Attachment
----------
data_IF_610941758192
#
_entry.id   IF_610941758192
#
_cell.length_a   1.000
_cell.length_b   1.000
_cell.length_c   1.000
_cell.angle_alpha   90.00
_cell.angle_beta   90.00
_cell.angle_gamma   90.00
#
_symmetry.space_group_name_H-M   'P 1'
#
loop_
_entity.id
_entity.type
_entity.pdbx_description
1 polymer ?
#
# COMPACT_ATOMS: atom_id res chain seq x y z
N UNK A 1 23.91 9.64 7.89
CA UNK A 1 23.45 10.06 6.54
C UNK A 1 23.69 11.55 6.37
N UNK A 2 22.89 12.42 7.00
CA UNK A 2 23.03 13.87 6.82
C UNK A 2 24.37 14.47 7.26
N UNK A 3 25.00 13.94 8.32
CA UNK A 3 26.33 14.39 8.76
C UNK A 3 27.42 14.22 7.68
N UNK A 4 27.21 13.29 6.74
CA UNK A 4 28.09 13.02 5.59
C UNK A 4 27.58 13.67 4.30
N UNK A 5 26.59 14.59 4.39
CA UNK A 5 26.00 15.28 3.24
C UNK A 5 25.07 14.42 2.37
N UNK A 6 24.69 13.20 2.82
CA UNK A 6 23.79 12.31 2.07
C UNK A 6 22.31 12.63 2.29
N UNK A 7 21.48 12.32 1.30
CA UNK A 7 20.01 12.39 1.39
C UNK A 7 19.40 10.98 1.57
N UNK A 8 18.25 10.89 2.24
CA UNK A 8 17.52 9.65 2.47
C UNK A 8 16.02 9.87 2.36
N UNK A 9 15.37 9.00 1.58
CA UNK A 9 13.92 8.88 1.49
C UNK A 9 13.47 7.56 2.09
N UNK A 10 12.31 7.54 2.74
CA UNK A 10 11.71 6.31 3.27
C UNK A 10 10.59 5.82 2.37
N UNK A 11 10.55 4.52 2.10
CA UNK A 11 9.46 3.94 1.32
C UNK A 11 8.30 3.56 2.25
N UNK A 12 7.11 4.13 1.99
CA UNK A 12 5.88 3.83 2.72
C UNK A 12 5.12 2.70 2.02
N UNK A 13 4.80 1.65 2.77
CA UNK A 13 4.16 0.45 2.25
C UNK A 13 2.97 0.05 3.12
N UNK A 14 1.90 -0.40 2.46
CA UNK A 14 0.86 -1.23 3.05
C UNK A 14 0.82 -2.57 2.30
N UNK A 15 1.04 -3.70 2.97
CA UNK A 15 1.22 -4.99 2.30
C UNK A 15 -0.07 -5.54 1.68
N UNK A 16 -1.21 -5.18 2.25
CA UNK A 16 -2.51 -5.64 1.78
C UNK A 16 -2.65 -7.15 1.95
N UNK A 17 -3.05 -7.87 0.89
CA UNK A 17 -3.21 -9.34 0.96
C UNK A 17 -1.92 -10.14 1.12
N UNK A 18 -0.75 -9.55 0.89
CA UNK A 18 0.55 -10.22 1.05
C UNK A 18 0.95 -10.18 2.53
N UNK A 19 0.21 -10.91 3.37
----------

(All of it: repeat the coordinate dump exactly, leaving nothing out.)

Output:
data_IF_610941758192
#
_entry.id   IF_610941758192
#
_cell.length_a   1.000
_cell.length_b   1.000
_cell.length_c   1.000
_cell.angle_alpha   90.00
_cell.angle_beta   90.00
_cell.angle_gamma   90.00
#
_symmetry.space_group_name_H-M   'P 1'
#
loop_
_entity.id
_entity.type
_entity.pdbx_description
1 polymer ?
#
# COMPACT_ATOMS: atom_id res chain seq x y z
N UNK A 1 23.91 9.64 7.89
CA UNK A 1 23.45 10.06 6.54
C UNK A 1 23.69 11.55 6.37
N UNK A 2 22.89 12.42 7.00
CA UNK A 2 23.03 13.87 6.82
C UNK A 2 24.37 14.47 7.26
N UNK A 3 25.00 13.94 8.32
CA UNK A 3 26.33 14.39 8.76
C UNK A 3 27.42 14.22 7.68
N UNK A 4 27.21 13.29 6.74
CA UNK A 4 28.09 13.02 5.59
C UNK A 4 27.58 13.67 4.30
N UNK A 5 26.59 14.59 4.39
CA UNK A 5 26.00 15.28 3.24
C UNK A 5 25.07 14.42 2.37
N UNK A 6 24.69 13.20 2.82
CA UNK A 6 23.79 12.31 2.07
C UNK A 6 22.31 12.63 2.29
N UNK A 7 21.48 12.32 1.30
CA UNK A 7 20.01 12.39 1.39
C UNK A 7 19.40 10.98 1.57
N UNK A 8 18.25 10.89 2.24
CA UNK A 8 17.52 9.65 2.47
C UNK A 8 16.02 9.87 2.36
N UNK A 9 15.37 9.00 1.58
CA UNK A 9 13.92 8.88 1.49
C UNK A 9 13.47 7.56 2.09
N UNK A 10 12.31 7.54 2.74
CA UNK A 10 11.71 6.31 3.27
C UNK A 10 10.59 5.82 2.37
N UNK A 11 10.55 4.52 2.10
CA UNK A 11 9.46 3.94 1.32
C UNK A 11 8.30 3.56 2.25
N UNK A 12 7.11 4.13 1.99
CA UNK A 12 5.88 3.83 2.72
C UNK A 12 5.12 2.70 2.02
N UNK A 13 4.80 1.65 2.77
CA UNK A 13 4.16 0.45 2.25
C UNK A 13 2.97 0.05 3.12
N UNK A 14 1.90 -0.40 2.46
CA UNK A 14 0.86 -1.23 3.05
C UNK A 14 0.82 -2.57 2.30
N UNK A 15 1.04 -3.70 2.97
CA UNK A 15 1.22 -4.99 2.30
C UNK A 15 -0.07 -5.54 1.68
N UNK A 16 -1.21 -5.18 2.25
CA UNK A 16 -2.51 -5.64 1.78
C UNK A 16 -2.65 -7.15 1.95
N UNK A 17 -3.05 -7.87 0.89
CA UNK A 17 -3.21 -9.34 0.96
C UNK A 17 -1.92 -10.14 1.12
N UNK A 18 -0.75 -9.55 0.89
CA UNK A 18 0.55 -10.22 1.05
C UNK A 18 0.95 -10.18 2.53
N UNK A 19 0.21 -10.91 3.37